• Into this festal season of the year—as it already was, and continued to be during the greater part of two centuries—the Puritans compressed whatever mirth and public joy they deemed allowable to human infirmity; thereby so far dispelling the customary cloud, that, for the space of a single holiday, they appeared scarcely more grave than most other communities at a period of general affliction.
    Chapter 21 -- The New England Holiday (43% in)
  • A party of Indians—in their savage finery of curiously embroidered deerskin robes, wampum-belts, red and yellow ochre, and feathers, and armed with the bow and arrow and stone-headed spear—stood apart with countenances of inflexible gravity, beyond what even the Puritan aspect could attain.
    Chapter 21 -- The New England Holiday (69% in)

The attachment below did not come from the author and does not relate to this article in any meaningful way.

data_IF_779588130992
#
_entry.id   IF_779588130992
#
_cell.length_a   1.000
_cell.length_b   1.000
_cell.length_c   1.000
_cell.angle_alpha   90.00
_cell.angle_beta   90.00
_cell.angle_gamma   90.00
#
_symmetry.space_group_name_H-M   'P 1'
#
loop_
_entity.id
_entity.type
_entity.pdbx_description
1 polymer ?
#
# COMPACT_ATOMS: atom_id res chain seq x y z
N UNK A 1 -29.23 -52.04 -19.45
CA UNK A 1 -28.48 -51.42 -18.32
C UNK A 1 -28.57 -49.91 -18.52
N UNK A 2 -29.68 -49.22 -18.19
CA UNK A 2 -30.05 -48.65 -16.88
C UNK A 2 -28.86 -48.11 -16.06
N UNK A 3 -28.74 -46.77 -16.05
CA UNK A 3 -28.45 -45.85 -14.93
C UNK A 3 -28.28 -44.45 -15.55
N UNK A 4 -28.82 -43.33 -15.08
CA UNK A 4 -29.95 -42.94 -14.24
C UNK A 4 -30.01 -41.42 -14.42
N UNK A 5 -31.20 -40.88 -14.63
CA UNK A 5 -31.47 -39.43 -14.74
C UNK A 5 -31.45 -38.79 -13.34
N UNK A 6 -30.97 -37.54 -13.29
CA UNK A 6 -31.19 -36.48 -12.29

• In that old day the English settler on these rude shores—having left king, nobles, and all degrees of awful rank behind, while still the faculty and necessity of reverence was strong in him—bestowed it on the white hair and venerable brow of age—on long-tried integrity—on solid wisdom and sad-coloured experience—on endowments of that grave and weighty order which gave the idea of permanence, and comes under the general definition of respectability.
    Chapter 22 -- The Procession (16% in)

There are no more uses of "grave" flagged with this meaning in The Scarlet Letter.

Typical Usage  (best examples)
Dictionary / pronunciation — Vocabulary.com®Dictionary / synonyms — Google®Dictionary list — Onelook.com®
?  —10 uses
exact meaning not specified
  • It was near that old and sunken grave, yet with a space between, as if the dust of the two sleepers had no right to mingle.
    Chapter 24 -- Conclusion (95% in)
Other Uses (with this meaning)
  • I seem to have a stronger claim to a residence here on account of this grave, bearded, sable-cloaked, and steeple-crowned progenitor—who came so early, with his Bible and his sword, and trode the unworn street with such a stately port, and made so large a figure, as a man of war and peace—a stronger claim than for myself, whose name is seldom heard and my face hardly known.
    Introductory (15% in)